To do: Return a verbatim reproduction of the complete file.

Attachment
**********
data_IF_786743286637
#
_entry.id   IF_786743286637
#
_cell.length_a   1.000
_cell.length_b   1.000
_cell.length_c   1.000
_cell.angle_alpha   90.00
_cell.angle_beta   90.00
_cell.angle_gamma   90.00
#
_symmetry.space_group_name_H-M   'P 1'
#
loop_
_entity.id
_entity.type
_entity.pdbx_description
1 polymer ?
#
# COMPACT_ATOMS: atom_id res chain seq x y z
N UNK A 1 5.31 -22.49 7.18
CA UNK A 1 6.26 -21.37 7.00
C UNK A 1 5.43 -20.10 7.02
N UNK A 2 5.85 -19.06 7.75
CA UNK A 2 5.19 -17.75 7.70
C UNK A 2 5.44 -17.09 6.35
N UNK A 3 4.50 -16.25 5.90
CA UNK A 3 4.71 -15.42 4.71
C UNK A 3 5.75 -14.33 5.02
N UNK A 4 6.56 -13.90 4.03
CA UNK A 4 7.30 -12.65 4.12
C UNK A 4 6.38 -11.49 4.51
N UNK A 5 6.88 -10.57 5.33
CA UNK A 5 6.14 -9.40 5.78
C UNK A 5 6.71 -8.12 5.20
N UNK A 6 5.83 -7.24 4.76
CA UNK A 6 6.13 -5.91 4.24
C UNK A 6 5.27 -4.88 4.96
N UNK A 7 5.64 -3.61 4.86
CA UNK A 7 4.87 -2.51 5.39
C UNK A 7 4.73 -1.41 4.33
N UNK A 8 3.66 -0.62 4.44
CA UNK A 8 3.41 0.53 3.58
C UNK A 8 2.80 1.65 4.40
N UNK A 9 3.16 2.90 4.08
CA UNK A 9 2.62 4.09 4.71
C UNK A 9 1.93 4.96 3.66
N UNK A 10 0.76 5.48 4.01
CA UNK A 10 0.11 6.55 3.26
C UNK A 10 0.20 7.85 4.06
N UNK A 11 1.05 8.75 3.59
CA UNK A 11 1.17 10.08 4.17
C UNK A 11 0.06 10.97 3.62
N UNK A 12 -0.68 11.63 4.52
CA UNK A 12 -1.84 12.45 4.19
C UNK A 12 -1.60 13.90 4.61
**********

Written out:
data_IF_786743286637
#
_entry.id   IF_786743286637
#
_cell.length_a   1.000
_cell.length_b   1.000
_cell.length_c   1.000
_cell.angle_alpha   90.00
_cell.angle_beta   90.00
_cell.angle_gamma   90.00
#
_symmetry.space_group_name_H-M   'P 1'
#
loop_
_entity.id
_entity.type
_entity.pdbx_description
1 polymer ?
#
# COMPACT_ATOMS: atom_id res chain seq x y z
N UNK A 1 5.31 -22.49 7.18
CA UNK A 1 6.26 -21.37 7.00
C UNK A 1 5.43 -20.10 7.02
N UNK A 2 5.85 -19.06 7.75
CA UNK A 2 5.19 -17.75 7.70
C UNK A 2 5.44 -17.09 6.35
N UNK A 3 4.50 -16.25 5.90
CA UNK A 3 4.71 -15.42 4.71
C UNK A 3 5.75 -14.33 5.02
N UNK A 4 6.56 -13.90 4.03
CA UNK A 4 7.30 -12.65 4.12
C UNK A 4 6.38 -11.49 4.51
N UNK A 5 6.88 -10.57 5.33
CA UNK A 5 6.14 -9.40 5.78
C UNK A 5 6.71 -8.12 5.20
N UNK A 6 5.83 -7.24 4.76
CA UNK A 6 6.13 -5.91 4.24
C UNK A 6 5.27 -4.88 4.96
N UNK A 7 5.64 -3.61 4.86
CA UNK A 7 4.87 -2.51 5.39
C UNK A 7 4.73 -1.41 4.33
N UNK A 8 3.66 -0.62 4.44
CA UNK A 8 3.41 0.53 3.58
C UNK A 8 2.80 1.65 4.40
N UNK A 9 3.16 2.90 4.08
CA UNK A 9 2.62 4.09 4.71
C UNK A 9 1.93 4.96 3.66
N UNK A 10 0.76 5.48 4.01
CA UNK A 10 0.11 6.55 3.26
C UNK A 10 0.20 7.85 4.06
N UNK A 11 1.05 8.75 3.59
CA UNK A 11 1.17 10.08 4.17
C UNK A 11 0.06 10.97 3.62
N UNK A 12 -0.68 11.63 4.52
CA UNK A 12 -1.84 12.45 4.19
C UNK A 12 -1.60 13.90 4.61